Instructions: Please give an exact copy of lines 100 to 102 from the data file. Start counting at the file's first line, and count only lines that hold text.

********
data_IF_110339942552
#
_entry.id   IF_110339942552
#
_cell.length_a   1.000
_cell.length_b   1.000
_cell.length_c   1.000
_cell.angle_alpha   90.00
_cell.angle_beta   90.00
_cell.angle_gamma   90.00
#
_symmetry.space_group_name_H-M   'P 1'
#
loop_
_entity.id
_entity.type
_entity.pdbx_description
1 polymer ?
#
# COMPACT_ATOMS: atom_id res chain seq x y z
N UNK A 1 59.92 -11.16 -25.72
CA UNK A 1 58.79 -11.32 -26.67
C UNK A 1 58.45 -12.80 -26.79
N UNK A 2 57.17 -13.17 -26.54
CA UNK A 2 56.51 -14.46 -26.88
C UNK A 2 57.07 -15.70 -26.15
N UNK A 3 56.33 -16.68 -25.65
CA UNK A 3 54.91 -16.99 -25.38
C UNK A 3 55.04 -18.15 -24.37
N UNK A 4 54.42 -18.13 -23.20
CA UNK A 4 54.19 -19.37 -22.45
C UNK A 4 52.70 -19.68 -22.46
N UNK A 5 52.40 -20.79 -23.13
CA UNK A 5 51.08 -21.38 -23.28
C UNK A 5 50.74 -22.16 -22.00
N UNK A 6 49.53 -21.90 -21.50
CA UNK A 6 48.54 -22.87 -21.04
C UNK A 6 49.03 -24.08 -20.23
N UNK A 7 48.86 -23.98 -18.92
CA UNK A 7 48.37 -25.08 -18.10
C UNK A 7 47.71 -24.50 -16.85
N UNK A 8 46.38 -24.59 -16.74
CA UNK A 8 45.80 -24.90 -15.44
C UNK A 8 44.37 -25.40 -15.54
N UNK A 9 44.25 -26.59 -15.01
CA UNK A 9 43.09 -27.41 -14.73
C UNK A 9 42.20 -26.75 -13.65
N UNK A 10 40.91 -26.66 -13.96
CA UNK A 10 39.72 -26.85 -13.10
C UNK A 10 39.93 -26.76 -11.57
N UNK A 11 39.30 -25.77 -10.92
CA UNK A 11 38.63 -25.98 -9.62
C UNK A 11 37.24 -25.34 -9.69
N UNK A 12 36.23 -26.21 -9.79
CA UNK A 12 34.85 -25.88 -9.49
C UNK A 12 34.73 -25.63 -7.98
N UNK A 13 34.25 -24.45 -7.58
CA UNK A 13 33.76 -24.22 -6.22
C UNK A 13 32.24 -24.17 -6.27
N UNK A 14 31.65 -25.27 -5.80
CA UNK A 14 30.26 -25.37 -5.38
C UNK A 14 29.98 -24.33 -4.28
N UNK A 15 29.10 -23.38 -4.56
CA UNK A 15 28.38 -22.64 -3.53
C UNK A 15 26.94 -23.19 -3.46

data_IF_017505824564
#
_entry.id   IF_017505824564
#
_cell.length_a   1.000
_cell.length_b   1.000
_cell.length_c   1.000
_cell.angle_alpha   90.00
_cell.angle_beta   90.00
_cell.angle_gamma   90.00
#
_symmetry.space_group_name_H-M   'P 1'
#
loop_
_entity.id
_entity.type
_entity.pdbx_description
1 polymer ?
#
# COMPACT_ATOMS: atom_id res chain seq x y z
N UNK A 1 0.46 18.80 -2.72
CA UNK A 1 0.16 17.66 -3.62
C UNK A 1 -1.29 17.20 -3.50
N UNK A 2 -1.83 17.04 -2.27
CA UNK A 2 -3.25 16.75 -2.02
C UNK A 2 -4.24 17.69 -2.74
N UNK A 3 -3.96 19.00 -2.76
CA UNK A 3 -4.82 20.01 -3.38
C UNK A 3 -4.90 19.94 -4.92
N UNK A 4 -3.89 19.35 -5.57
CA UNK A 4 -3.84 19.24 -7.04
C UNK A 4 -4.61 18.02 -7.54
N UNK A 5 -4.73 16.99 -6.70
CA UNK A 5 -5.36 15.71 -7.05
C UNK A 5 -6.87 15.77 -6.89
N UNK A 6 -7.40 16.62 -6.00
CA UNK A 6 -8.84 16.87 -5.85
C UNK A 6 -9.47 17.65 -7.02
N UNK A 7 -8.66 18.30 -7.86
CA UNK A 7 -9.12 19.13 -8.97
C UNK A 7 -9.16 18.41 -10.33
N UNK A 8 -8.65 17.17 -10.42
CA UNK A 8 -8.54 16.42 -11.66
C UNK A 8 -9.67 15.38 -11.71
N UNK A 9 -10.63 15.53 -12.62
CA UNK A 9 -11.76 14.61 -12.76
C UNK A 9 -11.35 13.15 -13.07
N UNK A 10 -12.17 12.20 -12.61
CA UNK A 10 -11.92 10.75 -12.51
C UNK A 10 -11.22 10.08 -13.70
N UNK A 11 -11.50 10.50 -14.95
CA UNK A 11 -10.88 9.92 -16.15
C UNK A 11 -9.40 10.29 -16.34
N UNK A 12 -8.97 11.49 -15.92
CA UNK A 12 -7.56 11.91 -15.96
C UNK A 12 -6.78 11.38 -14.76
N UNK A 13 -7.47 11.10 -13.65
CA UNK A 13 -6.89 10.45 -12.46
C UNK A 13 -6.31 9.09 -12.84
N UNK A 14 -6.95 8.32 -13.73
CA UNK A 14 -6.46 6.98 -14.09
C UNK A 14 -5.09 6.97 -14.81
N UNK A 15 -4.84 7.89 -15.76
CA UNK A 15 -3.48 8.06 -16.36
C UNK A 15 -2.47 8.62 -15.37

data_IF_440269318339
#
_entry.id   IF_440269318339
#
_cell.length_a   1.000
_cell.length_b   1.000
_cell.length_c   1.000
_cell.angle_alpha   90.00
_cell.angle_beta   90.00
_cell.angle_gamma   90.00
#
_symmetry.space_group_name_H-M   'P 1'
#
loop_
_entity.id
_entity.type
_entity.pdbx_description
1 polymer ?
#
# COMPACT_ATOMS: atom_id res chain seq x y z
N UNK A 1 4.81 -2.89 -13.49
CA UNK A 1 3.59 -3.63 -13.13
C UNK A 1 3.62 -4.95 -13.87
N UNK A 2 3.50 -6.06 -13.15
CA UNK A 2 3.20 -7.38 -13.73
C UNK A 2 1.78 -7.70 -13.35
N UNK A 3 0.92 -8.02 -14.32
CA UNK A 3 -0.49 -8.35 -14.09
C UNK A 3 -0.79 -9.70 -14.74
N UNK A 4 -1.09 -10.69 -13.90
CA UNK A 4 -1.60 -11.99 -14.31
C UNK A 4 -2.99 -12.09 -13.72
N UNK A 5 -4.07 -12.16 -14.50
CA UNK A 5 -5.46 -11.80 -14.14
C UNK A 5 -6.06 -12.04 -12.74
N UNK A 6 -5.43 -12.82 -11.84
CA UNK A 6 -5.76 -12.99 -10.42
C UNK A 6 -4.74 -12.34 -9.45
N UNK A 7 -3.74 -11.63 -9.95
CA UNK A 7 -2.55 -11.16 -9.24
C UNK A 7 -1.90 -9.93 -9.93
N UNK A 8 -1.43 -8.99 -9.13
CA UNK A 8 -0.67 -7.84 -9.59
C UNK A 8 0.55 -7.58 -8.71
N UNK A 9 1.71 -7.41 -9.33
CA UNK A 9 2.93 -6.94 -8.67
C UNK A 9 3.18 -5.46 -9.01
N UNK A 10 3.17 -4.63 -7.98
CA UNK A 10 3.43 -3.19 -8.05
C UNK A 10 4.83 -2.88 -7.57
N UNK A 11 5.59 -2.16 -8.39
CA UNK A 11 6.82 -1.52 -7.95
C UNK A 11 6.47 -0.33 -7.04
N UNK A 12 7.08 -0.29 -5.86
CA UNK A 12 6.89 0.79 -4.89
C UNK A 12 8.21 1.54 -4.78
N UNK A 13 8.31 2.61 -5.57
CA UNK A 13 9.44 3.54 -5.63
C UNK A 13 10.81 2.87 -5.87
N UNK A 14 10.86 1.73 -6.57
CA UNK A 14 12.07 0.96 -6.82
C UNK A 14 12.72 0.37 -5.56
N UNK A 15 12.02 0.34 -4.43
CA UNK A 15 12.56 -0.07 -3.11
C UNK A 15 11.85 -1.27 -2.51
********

C UNK A 5 -6.87 15.77 -6.89
N UNK A 6 -7.40 16.62 -6.00
CA UNK A 6 -8.84 16.87 -5.85